Ever feel like the employee screening process is too difficult? You’re not alone, but a good system can lighten the load later.
Employers who screen job candidates using a generic process do so at not only their financial risk, but their industry’s as well, because most of these employees will simply find somewhere else to work that conducts a more insufficient screening process. To minimize chances of injuries and ensuing lawsuits, the human resources department of any conscientious enterprise should assure that the screening process is thorough—that it is designed to detect hints of lifestyle habits that might affect the performance of a given job applicant.
Lifestyle habits such as drinking and substance abuse should be the two premier targets of a comprehensive screening process if a company wishes to avoid costly accidents, court cases, and the resulting impacts on their insurance policies.
Here are two glaring obvious facts that drive home the importance of a comprehensive screening process:
–Drug abuse and addiction cost U.S. companies $100 billion each year, according to labor and accident insurance statistics.
So, most job applicants who suffer such lifestyle habits circulate from workplace to workplace. This is why detection of such addictions before the employee sets foot on the work floor is paramount to preventing injuries to those hired as well as to their surrounding peers. Adding to the need to get it right the first time when screening is the trending attitude of OSHA (Occupational Safety and Health Administration). OSHA’s new rule on tracking injuries and illnesses due to substance abuse does not ban drug testing of employees, but it puts more weight on an employer’s initial screening process because it prohibits employers from using testing or the threat of it after an employee accident is reported.
Given the fact that some drug users can still slip through the cracks of the best screening model, it is best to follow up by monitoring employee behavior after being hired. A problem, then, can still be detected before it results in injury or harm to the company.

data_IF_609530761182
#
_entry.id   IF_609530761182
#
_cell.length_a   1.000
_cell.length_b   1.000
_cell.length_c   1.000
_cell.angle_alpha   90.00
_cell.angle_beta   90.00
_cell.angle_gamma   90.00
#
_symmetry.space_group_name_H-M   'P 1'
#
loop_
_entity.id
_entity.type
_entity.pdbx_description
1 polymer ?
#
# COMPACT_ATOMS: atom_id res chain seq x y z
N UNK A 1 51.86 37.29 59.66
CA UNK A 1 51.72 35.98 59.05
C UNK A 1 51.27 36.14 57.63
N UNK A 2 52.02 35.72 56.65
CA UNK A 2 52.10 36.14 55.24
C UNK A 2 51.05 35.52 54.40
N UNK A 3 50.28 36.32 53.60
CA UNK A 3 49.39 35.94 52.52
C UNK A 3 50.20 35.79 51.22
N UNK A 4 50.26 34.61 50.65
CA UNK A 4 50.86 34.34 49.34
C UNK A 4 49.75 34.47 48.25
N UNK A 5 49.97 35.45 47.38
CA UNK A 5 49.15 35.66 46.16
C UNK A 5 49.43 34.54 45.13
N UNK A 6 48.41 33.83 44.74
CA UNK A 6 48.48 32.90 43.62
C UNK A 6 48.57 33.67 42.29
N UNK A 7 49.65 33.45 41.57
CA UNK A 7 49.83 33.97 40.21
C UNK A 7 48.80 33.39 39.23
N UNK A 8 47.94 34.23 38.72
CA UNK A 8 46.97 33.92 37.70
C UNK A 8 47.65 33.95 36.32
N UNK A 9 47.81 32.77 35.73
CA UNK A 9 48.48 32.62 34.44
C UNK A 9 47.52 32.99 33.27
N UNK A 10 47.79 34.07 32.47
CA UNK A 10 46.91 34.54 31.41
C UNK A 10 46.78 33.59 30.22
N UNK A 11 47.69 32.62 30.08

Still, however, the amount of time human resources staff should spend on detecting potential abuse problems should be a judgment call, based on the type of industry involved. Author and research scientist Michael Frone, in his book, Alcohol and Illicit Drug Use in the Workplace, suggests that drug screening should be used mainly where safety is concerned—worksites that require forklift operators, truck drivers, pallet drivers, meat slicers, or power tool users.
Frone points out that there are other reasons besides drugs or alcohol for unproductive performance at work, including family problems, emotional setbacks, and dysfunctional personalities.
Given the diverse reasons that could account for an individual’s lack of productivity or inattention that puts the employee and other employees in danger, employers must be watchful for indicators outside of merely alcohol or drugs. After all, substance abuse screening simply involves medical devices, some as easy to apply as saliva tests, in which a swab is placed in the mouth to sample residuals in the saliva. It is an evidence-based test that can be applied before a worker is hired. This is why post-screening practices are so important in detecting problems unrelated to substance abuse.
Supervisors must conduct solid post-screening observation during an employee’s first weeks or months on the job—keeping an eye on those who hint of lifestyle problems affecting their work. For example, if a worker is regularly talking to associates about money problems or how expensive everything is, it may be that the worker is spending his or her wages on drugs or alcohol. But, it can be just as likely that the person is merely burdened by a recent divorce that includes alimony or child support or fighting a gambling habit.
Management should keep in mind that incompetence is not always drug or alcohol related. Following are some indicators that can signal employers it is time to speak with the employee in an attempt to identify the reason or reasons behind the worker’s inattentiveness:
1. A decline in personal appearance or hygiene
2. The employee often complains of relationships, such as those at home
3. The worker takes an inordinate amount of time off for alleged illness or family matters
4. The employee is often late for work or slow getting started
5. The worker seems tired and lethargic throughout the day
Employers, of course, can issue official warnings that an employee performing below expectations will be terminated if that employee does not rectify the matter. Alternatively, the employer can choose to guide the employee toward helpful resources to overcome their personal obstacle. Human resources staff can compile data about help sites, local clinics, mentors, advisers, and groups such as Alcoholics Anonymous (AA). The employer can then reference such help and reach an agreement with the employee that helps improve the situation, instead of leaving it solely up to the employee to find help or be fired.
An employee is an investment worth diligent screening, but also worth restoring to a productive capacity, especially if that employee possesses experience, skills, and work habits fostered well before the personal or substance abuse problems ensued. Identifying your employees’ lifestyle problems before they take a toll on your business is imperative, whether during initial screening or afterward.